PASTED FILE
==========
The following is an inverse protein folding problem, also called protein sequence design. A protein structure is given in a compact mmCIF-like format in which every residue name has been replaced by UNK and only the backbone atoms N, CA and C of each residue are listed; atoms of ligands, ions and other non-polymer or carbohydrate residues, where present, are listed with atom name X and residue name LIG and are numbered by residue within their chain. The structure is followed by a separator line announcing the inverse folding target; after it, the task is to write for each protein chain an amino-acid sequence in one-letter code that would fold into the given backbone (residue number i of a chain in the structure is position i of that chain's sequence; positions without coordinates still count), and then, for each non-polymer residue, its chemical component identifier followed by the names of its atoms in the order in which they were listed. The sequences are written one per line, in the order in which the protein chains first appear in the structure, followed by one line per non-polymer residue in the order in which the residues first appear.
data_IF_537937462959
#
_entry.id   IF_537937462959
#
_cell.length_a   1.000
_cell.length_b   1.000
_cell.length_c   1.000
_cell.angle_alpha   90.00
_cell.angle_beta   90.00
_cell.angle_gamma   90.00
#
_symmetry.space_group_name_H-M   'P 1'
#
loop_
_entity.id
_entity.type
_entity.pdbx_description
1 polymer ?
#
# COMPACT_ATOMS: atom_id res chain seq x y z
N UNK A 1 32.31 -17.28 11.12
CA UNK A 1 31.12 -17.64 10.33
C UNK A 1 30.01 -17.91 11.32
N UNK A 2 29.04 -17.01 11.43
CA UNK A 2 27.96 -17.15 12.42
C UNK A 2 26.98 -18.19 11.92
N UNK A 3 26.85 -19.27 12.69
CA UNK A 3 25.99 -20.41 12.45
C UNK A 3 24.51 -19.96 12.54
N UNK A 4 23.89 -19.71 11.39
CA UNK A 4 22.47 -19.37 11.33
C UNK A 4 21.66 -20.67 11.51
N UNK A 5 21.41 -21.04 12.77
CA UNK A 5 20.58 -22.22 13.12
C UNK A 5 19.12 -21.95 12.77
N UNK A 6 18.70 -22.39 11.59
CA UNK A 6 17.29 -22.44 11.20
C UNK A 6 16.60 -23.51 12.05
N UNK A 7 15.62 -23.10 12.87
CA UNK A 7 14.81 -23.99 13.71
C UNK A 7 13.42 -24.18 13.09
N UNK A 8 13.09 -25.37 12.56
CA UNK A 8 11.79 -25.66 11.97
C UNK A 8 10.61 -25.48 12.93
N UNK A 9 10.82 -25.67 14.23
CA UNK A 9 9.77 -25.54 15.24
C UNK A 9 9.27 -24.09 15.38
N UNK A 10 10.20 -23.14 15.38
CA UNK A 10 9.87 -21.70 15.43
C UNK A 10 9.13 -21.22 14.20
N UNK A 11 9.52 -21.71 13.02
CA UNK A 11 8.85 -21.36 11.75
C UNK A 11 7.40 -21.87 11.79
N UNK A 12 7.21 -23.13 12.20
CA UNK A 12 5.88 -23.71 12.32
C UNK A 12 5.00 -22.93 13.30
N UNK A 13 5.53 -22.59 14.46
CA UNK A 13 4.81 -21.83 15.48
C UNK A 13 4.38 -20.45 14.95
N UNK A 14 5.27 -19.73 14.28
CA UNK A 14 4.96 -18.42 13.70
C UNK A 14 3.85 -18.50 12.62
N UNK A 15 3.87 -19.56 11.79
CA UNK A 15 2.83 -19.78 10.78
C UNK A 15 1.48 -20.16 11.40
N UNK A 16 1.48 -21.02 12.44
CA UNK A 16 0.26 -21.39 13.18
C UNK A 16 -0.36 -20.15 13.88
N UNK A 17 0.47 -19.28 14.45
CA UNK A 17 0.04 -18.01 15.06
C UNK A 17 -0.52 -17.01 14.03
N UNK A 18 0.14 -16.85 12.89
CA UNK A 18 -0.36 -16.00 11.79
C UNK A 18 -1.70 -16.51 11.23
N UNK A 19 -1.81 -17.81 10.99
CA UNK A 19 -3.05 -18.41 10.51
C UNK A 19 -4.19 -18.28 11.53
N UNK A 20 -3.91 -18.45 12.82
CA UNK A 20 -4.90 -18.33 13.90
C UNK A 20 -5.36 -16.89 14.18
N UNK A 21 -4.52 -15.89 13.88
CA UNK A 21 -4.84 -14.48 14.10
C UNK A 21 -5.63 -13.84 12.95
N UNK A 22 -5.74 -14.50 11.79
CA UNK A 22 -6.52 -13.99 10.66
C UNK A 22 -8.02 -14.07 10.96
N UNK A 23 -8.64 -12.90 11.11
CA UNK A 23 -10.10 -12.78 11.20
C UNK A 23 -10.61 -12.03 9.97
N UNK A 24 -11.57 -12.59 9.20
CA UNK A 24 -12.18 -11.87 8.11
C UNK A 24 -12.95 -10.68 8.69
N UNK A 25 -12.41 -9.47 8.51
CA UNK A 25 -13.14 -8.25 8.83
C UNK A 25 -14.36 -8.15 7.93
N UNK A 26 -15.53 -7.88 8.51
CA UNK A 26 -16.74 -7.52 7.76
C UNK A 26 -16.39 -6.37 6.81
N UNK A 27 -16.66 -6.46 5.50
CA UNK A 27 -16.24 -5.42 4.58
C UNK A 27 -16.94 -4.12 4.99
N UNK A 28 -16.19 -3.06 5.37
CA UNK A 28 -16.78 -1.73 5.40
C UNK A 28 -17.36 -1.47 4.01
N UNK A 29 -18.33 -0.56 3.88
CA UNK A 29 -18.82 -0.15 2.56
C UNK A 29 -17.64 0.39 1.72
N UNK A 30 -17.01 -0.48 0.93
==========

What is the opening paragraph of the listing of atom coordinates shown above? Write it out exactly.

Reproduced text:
The following is an inverse protein folding problem, also called protein sequence design. A protein structure is given in a compact mmCIF-like format in which every residue name has been replaced by UNK and only the backbone atoms N, CA and C of each residue are listed; atoms of ligands, ions and other non-polymer or carbohydrate residues, where present, are listed with atom name X and residue name LIG and are numbered by residue within their chain. The structure is followed by a separator line announcing the inverse folding target; after it, the task is to write for each protein chain an amino-acid sequence in one-letter code that would fold into the given backbone (residue number i of a chain in the structure is position i of that chain's sequence; positions without coordinates still count), and then, for each non-polymer residue, its chemical component identifier followed by the names of its atoms in the order in which they were listed. The sequences are written one per line, in the order in which the protein chains first appear in the structure, followed by one line per non-polymer residue in the order in which the residues first appear.